I will present a criterion that ensures that Aut(M) has a 2-generated dense subgroup when M is a countable structure (which holds in many examples), and discuss related subjects.</p></div>Itay Kaplanhttps://sites.google.com/site/itay80/Hebrew Universitytag:www.math.bgu.ac.il,2005:MeetingDecorator/2922017-09-16T21:37:50+03:002017-11-27T13:58:33+02:00BGU Math<span class="mathjax">Gal Binyamini: Effectivity in tame and diophantine geometry</span>December 5, 14:30—15:30, 2017, Math -101<div class="mathjax">
<p>I will describe a link between tame geometry and diophantine geometry that has been unfolding in the past decade following the fundamental theorem of Pila-Wilkie in the theory of o-minimal structures. In particular I will describe how this theorem has been used in proofs of the Manin-Mumford conjecture (by Pila-Zannier), the Andre-Oort conjecture for modular curves (by Pila) and many other questions of “unlikely intersections” in diophantine geometry.
I will then discuss questions related to effectivity of the Pila-Wilkie theorem and its implications for the diophantine applications. In particular I will discuss our recent proof (joint with Novikov) of the restricted form of Wilkie’s conjecture, and more recent results on effectivity for the larger class of semi-Noetherian sets.</p></div>Gal Binyaminihttps://binyamini.wordpress.com/Weizmanntag:www.math.bgu.ac.il,2005:MeetingDecorator/3222017-11-20T16:19:32+02:002017-12-11T13:27:50+02:00BGU Math<span class="mathjax">Math-Physics meeting: TBA</span>December 12, 14:15—17:00, 2017, Math -101<div class="mathjax"><p>14:15-14:30-coffee break</p>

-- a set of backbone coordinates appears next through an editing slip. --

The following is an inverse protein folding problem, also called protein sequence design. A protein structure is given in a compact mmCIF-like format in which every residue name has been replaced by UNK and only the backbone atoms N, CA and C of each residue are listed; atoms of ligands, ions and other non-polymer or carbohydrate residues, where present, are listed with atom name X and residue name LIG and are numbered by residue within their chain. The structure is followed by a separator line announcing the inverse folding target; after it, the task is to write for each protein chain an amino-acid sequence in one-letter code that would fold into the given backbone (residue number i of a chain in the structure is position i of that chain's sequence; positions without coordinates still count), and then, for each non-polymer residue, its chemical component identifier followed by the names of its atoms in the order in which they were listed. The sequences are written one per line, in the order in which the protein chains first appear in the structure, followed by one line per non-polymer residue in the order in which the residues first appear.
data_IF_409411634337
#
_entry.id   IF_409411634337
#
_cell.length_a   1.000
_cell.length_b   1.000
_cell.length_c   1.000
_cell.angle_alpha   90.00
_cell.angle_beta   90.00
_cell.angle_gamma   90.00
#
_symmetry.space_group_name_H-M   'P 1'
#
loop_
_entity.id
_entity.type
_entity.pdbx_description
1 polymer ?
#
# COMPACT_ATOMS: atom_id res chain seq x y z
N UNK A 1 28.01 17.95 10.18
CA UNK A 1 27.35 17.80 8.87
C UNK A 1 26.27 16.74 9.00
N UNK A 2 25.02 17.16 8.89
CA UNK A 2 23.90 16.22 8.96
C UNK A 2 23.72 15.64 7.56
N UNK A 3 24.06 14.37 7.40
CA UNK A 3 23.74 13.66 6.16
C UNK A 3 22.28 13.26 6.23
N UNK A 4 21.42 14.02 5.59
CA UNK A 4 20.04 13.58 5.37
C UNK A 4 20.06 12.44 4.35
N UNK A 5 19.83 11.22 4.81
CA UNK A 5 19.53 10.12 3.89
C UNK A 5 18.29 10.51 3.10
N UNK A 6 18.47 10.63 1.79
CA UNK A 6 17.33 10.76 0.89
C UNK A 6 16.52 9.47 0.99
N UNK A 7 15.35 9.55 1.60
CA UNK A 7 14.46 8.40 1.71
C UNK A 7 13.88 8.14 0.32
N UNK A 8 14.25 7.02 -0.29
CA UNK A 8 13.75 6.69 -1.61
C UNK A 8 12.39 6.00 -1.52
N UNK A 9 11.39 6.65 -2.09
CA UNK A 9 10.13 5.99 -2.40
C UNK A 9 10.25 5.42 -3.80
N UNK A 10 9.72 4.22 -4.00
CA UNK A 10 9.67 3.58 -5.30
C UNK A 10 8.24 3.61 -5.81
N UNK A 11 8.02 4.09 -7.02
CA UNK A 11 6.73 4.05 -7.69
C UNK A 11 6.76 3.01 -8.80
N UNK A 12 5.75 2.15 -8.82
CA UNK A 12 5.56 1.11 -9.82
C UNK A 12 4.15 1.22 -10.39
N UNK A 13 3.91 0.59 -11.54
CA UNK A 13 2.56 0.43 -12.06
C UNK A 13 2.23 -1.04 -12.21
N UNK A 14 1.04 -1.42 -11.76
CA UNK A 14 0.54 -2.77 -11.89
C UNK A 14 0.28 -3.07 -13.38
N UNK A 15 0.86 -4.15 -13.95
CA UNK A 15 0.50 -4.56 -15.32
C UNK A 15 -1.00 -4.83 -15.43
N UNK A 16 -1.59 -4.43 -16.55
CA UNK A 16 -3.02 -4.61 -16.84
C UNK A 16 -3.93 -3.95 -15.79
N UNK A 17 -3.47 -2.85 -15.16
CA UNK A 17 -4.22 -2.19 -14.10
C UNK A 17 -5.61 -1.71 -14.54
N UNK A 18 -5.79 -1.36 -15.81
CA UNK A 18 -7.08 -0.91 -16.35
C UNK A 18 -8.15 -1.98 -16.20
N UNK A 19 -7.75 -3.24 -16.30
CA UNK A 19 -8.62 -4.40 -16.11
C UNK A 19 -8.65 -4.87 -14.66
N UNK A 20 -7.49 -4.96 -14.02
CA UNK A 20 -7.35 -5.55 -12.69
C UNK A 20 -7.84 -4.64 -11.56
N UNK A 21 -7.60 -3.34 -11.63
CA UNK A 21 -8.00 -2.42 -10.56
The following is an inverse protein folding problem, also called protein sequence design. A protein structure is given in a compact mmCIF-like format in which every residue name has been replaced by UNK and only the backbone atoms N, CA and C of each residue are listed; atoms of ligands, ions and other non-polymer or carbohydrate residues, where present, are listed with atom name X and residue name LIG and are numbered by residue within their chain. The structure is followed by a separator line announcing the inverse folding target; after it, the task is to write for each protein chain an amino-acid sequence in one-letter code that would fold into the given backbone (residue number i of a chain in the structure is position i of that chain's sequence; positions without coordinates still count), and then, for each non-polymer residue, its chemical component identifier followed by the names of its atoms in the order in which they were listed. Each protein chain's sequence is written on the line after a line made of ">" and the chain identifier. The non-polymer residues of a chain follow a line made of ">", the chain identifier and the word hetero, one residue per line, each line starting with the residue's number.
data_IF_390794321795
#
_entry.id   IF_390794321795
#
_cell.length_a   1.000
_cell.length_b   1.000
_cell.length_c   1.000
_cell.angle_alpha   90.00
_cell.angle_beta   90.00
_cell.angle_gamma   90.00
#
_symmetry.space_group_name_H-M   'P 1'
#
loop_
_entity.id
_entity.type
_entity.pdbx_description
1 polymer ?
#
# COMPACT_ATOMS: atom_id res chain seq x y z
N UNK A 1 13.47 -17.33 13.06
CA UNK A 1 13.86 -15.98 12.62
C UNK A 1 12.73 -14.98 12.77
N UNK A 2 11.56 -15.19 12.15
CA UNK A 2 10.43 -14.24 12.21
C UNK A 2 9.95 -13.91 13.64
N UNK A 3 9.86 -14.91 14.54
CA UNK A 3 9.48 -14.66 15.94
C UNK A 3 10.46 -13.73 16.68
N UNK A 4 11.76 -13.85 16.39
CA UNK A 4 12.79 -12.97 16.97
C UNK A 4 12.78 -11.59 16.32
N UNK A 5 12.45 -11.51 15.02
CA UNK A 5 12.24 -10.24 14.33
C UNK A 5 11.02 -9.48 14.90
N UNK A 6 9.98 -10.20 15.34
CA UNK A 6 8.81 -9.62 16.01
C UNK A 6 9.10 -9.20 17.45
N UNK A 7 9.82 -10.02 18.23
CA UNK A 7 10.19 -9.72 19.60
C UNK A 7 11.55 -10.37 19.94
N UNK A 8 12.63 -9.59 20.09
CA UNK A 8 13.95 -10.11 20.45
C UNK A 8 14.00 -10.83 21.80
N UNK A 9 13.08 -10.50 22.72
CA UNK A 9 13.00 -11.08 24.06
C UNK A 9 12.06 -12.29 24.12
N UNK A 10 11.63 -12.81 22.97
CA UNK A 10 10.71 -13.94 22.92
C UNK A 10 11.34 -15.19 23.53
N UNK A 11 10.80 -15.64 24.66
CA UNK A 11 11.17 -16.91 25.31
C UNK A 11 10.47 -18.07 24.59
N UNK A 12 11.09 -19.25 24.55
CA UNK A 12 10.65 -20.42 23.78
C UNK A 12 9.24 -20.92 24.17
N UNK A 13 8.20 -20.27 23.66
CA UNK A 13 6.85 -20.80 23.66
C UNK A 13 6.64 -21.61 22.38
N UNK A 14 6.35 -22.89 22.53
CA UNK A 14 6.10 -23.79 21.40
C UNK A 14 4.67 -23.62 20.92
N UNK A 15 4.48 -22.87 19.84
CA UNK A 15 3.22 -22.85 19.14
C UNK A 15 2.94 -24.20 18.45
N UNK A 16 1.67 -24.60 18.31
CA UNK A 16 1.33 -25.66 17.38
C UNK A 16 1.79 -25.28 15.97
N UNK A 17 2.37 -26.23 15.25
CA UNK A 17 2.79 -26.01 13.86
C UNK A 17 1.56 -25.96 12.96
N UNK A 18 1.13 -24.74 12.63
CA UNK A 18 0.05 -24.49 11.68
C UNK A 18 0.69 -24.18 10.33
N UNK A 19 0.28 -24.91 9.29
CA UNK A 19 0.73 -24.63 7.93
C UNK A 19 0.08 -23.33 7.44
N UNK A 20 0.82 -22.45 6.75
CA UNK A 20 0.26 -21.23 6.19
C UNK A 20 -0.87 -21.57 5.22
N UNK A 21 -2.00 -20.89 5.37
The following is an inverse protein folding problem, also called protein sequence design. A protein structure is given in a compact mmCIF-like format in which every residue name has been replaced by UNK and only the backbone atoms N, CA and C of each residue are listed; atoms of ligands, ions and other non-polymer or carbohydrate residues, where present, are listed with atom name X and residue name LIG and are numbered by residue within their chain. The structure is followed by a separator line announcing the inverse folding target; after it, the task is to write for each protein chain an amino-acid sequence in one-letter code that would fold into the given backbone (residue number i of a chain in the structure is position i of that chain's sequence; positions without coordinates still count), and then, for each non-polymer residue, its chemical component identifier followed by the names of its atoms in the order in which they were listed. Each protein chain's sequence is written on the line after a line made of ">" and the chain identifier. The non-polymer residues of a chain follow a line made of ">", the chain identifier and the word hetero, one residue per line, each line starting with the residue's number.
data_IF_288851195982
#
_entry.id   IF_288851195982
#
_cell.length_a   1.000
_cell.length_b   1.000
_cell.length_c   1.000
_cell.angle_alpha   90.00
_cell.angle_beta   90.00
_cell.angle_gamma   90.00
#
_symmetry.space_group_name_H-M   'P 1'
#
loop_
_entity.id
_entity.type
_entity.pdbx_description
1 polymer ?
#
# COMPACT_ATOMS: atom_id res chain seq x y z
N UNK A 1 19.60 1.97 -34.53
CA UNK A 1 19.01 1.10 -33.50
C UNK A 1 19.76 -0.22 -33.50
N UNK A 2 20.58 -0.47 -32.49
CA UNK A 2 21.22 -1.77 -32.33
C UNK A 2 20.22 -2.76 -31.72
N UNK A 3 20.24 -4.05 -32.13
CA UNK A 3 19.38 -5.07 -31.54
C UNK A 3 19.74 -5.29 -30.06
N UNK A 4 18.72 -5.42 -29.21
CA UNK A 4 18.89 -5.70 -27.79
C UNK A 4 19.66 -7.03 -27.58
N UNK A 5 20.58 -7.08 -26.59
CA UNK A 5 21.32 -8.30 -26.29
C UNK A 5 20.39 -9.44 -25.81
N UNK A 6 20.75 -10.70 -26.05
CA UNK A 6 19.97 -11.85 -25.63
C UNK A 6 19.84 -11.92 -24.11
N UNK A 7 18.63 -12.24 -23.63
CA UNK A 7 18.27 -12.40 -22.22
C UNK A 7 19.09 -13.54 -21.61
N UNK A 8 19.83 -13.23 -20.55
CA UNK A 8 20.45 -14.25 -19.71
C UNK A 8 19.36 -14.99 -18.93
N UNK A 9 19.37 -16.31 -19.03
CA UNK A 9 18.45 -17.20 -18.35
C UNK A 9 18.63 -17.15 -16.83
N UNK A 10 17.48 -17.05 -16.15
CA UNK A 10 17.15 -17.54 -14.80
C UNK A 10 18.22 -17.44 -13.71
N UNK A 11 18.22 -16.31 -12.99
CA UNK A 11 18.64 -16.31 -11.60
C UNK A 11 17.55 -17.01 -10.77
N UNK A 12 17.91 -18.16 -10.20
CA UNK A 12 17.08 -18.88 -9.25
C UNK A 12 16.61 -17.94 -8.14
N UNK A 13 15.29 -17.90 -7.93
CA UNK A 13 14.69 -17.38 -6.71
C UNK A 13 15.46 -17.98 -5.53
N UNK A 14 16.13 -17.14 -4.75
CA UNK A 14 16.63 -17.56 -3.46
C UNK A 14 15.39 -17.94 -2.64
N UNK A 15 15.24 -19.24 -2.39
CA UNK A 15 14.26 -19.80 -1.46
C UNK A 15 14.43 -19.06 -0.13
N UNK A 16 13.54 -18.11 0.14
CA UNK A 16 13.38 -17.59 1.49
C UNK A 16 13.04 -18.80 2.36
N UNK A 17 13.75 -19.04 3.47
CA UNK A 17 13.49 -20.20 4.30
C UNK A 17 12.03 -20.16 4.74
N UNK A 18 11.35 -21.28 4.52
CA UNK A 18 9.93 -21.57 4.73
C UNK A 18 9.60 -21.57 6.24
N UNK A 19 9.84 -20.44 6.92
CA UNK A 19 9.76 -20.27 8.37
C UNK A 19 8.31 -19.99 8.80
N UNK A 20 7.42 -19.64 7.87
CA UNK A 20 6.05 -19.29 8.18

<p>14:30-14:40 Inna Entova</p>
<p>Title: Superalgebras and tensor categories</p>
<p>Abstract: I will briefly describe what are Lie superalgebras, and present some questions on their representations which have been studied in the last few years.</p>
<p>14:45-14:55 Daniel Berend</p>
<p>Title: Applied Probability.</p>
<p>Abstract: We will present an example of a problem in this area.</p>
<p>15:00-15:10 Shelomo Ben Abraham</p>
<p>Aperiodic tilings – an overflight</p>
<p>15:15-15:25 Yair Glasner</p>
<p>Title: A probabilistic Kesten theorem and counting periodic orbits in finite graphs.</p>